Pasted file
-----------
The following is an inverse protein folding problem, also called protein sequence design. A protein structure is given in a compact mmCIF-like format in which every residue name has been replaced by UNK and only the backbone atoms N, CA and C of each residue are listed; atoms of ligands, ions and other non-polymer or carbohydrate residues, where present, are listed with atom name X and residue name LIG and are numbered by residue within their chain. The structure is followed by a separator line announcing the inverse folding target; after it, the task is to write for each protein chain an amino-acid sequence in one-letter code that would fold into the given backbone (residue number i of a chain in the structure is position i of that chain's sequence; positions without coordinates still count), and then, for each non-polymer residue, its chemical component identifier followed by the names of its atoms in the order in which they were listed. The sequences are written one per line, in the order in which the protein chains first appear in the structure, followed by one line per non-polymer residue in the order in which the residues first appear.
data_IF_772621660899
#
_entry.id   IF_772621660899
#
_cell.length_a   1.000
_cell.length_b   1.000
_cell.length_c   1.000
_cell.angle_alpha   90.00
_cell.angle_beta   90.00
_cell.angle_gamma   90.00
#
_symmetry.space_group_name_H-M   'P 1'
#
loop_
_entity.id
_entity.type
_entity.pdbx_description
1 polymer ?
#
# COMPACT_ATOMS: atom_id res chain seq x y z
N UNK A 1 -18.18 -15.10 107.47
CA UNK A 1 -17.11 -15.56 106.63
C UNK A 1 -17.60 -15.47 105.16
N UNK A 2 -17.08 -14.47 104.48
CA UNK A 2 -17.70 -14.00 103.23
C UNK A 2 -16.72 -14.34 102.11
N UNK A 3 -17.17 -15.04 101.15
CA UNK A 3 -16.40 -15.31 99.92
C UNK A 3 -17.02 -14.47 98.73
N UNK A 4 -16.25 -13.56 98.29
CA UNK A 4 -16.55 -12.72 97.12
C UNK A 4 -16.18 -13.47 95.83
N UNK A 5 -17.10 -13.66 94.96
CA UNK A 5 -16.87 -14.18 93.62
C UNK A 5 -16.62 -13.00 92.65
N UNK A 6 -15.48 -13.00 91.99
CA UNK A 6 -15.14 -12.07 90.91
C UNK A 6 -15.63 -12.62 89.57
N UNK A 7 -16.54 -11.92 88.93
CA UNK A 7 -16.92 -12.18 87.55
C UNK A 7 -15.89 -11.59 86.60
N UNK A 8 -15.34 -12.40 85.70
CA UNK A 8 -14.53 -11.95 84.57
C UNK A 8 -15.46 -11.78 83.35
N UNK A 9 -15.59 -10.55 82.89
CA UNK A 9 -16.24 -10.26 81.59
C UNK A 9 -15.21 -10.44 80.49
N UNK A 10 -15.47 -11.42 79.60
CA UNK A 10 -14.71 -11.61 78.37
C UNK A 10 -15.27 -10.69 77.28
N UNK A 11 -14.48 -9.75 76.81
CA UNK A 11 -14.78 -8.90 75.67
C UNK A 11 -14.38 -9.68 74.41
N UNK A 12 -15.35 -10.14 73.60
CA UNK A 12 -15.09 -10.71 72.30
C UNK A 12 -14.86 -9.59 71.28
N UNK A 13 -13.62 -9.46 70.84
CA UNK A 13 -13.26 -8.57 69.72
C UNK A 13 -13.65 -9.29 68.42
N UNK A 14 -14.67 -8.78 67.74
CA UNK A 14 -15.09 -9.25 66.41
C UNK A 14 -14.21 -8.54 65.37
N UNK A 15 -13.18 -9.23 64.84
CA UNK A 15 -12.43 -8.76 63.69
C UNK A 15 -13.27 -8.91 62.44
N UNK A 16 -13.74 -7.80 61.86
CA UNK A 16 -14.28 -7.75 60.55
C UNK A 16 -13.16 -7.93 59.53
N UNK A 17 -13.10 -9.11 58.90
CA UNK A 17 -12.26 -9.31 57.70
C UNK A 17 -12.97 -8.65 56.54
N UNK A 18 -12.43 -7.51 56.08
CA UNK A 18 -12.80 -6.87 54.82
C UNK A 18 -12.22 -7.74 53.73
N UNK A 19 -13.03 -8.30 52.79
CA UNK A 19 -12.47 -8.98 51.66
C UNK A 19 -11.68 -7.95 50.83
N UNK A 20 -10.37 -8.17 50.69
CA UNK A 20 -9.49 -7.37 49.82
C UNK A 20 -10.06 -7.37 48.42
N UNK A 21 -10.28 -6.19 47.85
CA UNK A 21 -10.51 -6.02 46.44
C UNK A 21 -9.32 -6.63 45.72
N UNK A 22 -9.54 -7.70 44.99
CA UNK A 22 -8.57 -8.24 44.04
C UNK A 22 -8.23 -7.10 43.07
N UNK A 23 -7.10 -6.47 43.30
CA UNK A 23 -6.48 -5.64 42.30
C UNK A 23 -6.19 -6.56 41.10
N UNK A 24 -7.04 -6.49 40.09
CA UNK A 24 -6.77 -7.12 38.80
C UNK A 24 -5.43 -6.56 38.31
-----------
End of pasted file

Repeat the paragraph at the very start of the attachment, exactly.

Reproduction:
The following is an inverse protein folding problem, also called protein sequence design. A protein structure is given in a compact mmCIF-like format in which every residue name has been replaced by UNK and only the backbone atoms N, CA and C of each residue are listed; atoms of ligands, ions and other non-polymer or carbohydrate residues, where present, are listed with atom name X and residue name LIG and are numbered by residue within their chain. The structure is followed by a separator line announcing the inverse folding target; after it, the task is to write for each protein chain an amino-acid sequence in one-letter code that would fold into the given backbone (residue number i of a chain in the structure is position i of that chain's sequence; positions without coordinates still count), and then, for each non-polymer residue, its chemical component identifier followed by the names of its atoms in the order in which they were listed. The sequences are written one per line, in the order in which the protein chains first appear in the structure, followed by one line per non-polymer residue in the order in which the residues first appear.